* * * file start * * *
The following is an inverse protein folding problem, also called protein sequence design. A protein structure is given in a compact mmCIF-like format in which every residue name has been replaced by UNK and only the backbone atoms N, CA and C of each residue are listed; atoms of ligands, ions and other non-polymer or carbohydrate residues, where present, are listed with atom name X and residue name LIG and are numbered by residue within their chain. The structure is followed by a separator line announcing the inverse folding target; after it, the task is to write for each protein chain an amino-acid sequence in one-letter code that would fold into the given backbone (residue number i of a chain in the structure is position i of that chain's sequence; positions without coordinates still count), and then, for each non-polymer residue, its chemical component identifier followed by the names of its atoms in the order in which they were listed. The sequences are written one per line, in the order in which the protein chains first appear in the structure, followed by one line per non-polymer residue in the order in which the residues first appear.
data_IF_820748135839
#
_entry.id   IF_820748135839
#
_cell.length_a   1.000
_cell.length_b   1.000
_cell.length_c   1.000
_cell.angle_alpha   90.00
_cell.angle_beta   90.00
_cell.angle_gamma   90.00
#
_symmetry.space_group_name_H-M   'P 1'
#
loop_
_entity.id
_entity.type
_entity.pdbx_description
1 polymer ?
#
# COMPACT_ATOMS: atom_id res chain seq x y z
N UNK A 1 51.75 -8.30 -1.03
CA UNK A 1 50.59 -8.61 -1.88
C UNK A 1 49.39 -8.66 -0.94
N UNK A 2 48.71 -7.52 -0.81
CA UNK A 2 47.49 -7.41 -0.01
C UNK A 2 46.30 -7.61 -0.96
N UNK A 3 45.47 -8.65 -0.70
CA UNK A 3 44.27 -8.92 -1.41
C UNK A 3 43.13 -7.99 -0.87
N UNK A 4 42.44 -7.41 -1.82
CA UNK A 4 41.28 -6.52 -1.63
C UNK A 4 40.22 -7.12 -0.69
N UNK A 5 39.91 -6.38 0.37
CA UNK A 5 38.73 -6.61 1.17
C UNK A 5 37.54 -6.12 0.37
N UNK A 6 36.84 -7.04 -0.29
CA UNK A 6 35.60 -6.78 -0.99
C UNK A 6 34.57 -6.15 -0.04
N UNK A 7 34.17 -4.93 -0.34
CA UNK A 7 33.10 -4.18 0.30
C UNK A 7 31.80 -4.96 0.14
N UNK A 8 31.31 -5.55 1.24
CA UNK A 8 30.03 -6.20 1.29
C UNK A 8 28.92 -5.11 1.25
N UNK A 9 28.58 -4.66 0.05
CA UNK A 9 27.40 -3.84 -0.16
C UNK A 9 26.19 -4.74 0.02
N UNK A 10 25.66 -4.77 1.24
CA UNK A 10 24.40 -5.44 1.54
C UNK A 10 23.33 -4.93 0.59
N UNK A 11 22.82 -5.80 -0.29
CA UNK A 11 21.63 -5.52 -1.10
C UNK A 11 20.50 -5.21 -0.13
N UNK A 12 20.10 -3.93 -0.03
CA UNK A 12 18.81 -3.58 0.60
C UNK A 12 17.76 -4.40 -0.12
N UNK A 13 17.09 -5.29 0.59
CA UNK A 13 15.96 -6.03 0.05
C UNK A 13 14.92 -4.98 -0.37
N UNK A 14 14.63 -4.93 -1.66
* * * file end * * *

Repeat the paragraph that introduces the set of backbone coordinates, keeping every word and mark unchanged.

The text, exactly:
The following is an inverse protein folding problem, also called protein sequence design. A protein structure is given in a compact mmCIF-like format in which every residue name has been replaced by UNK and only the backbone atoms N, CA and C of each residue are listed; atoms of ligands, ions and other non-polymer or carbohydrate residues, where present, are listed with atom name X and residue name LIG and are numbered by residue within their chain. The structure is followed by a separator line announcing the inverse folding target; after it, the task is to write for each protein chain an amino-acid sequence in one-letter code that would fold into the given backbone (residue number i of a chain in the structure is position i of that chain's sequence; positions without coordinates still count), and then, for each non-polymer residue, its chemical component identifier followed by the names of its atoms in the order in which they were listed. The sequences are written one per line, in the order in which the protein chains first appear in the structure, followed by one line per non-polymer residue in the order in which the residues first appear.